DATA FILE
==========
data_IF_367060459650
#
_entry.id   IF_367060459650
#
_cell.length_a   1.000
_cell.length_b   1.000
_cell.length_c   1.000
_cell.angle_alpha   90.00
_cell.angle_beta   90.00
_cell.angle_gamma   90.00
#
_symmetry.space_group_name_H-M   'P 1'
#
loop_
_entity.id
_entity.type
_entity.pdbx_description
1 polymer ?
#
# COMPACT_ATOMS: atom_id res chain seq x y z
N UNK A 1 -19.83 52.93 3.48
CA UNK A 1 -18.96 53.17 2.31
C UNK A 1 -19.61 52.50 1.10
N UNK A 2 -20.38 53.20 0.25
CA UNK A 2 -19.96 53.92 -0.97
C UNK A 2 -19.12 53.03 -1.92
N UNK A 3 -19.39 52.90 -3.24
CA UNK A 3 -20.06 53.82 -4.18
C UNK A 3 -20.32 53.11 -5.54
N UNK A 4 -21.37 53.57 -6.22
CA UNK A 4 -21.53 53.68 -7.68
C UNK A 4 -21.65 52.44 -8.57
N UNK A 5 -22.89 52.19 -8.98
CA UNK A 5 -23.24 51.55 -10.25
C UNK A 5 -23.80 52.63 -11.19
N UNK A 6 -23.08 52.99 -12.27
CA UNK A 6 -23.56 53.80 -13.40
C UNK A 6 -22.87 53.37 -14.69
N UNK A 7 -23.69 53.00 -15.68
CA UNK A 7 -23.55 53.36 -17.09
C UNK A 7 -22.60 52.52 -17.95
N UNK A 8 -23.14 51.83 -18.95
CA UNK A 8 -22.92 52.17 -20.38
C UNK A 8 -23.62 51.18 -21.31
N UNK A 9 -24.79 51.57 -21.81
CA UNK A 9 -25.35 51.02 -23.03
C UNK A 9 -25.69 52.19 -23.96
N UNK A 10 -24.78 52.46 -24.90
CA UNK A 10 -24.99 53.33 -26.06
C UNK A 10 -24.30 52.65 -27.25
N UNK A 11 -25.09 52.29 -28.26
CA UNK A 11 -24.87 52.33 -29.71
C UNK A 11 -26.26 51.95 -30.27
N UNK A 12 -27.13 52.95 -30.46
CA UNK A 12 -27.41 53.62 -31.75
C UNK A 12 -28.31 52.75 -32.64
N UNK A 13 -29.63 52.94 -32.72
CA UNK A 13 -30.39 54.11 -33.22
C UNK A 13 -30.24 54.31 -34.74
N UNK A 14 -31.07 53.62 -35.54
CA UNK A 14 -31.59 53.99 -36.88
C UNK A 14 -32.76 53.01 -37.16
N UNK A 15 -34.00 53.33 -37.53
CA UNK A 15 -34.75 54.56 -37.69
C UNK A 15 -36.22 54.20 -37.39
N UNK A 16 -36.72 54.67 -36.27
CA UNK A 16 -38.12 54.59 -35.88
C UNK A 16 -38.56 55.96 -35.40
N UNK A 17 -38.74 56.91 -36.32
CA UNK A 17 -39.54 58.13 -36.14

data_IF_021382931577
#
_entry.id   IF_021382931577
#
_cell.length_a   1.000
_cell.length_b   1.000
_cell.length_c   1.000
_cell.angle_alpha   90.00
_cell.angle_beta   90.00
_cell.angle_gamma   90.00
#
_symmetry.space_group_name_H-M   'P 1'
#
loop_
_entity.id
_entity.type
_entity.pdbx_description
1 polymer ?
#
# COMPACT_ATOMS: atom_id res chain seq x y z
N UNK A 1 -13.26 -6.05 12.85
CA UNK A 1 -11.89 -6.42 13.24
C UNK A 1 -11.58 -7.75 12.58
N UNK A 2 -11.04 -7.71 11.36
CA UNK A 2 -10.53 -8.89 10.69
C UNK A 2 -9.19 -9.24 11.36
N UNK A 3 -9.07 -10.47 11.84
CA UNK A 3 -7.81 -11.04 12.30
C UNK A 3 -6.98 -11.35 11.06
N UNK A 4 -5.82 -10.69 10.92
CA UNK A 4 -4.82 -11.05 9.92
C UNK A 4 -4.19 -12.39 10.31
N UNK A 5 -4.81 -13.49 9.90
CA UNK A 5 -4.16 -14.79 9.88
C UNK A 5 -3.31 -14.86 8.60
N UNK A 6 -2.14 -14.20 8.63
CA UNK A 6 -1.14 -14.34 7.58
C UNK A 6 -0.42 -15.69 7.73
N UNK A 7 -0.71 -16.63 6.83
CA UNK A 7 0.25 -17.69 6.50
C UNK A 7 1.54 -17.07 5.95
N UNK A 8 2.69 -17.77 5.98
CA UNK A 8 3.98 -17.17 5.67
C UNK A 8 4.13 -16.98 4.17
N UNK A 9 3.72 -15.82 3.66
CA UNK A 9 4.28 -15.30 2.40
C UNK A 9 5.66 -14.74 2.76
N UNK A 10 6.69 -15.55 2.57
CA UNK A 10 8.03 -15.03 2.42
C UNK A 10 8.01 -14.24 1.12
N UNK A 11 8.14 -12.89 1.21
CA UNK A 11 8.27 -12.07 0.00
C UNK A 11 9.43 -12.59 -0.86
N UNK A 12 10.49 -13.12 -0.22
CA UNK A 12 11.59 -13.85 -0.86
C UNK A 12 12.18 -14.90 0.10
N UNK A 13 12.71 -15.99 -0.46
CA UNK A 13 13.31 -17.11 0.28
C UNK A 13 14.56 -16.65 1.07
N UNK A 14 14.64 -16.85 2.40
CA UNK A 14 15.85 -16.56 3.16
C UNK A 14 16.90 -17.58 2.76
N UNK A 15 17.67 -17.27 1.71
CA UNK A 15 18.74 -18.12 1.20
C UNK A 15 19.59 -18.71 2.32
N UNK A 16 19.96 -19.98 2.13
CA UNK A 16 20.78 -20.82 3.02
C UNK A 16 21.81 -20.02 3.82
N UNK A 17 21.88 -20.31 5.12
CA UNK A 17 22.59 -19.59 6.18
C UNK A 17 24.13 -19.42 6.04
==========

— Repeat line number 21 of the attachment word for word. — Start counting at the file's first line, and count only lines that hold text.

N UNK A 1 -19.83 52.93 3.48